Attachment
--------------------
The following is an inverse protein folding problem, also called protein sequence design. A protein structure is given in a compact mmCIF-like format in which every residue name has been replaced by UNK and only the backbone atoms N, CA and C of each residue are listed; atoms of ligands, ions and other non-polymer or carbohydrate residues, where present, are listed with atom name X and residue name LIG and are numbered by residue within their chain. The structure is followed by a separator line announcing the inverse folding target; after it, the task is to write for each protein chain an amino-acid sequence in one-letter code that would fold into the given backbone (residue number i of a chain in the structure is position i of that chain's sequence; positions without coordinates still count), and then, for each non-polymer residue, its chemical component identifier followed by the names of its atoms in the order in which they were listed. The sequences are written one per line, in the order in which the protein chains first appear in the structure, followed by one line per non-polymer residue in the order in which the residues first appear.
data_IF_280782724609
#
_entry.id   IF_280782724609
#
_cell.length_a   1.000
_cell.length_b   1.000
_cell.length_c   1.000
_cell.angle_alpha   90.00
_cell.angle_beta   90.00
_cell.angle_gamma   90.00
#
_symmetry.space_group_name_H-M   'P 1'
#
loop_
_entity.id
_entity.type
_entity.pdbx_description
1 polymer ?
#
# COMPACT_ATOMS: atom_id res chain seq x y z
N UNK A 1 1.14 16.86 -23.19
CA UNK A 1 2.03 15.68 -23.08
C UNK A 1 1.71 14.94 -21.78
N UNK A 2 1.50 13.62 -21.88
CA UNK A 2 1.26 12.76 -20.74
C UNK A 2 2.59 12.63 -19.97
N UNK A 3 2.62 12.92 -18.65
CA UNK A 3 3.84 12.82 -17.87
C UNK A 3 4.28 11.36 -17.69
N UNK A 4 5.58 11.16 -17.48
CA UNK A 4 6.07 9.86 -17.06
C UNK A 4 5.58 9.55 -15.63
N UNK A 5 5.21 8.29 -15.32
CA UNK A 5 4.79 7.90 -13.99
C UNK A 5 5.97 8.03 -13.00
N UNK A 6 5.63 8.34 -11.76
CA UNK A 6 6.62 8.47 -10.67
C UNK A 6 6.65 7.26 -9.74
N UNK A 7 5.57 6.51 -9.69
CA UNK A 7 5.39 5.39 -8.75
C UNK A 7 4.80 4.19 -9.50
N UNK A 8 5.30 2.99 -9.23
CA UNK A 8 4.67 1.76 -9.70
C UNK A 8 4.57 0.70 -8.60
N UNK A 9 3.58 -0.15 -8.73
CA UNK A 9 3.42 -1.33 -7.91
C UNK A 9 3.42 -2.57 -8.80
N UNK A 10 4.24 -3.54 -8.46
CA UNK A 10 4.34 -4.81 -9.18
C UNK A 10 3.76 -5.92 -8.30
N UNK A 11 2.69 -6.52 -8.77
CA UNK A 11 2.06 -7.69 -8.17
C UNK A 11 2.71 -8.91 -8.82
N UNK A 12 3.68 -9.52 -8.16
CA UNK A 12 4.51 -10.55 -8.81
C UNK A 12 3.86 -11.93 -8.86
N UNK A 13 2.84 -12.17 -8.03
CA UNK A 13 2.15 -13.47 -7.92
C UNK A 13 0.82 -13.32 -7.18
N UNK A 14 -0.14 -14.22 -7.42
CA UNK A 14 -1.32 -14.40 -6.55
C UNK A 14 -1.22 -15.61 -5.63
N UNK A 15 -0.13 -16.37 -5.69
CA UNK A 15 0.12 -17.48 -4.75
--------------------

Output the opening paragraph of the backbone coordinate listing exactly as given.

The following is an inverse protein folding problem, also called protein sequence design. A protein structure is given in a compact mmCIF-like format in which every residue name has been replaced by UNK and only the backbone atoms N, CA and C of each residue are listed; atoms of ligands, ions and other non-polymer or carbohydrate residues, where present, are listed with atom name X and residue name LIG and are numbered by residue within their chain. The structure is followed by a separator line announcing the inverse folding target; after it, the task is to write for each protein chain an amino-acid sequence in one-letter code that would fold into the given backbone (residue number i of a chain in the structure is position i of that chain's sequence; positions without coordinates still count), and then, for each non-polymer residue, its chemical component identifier followed by the names of its atoms in the order in which they were listed. The sequences are written one per line, in the order in which the protein chains first appear in the structure, followed by one line per non-polymer residue in the order in which the residues first appear.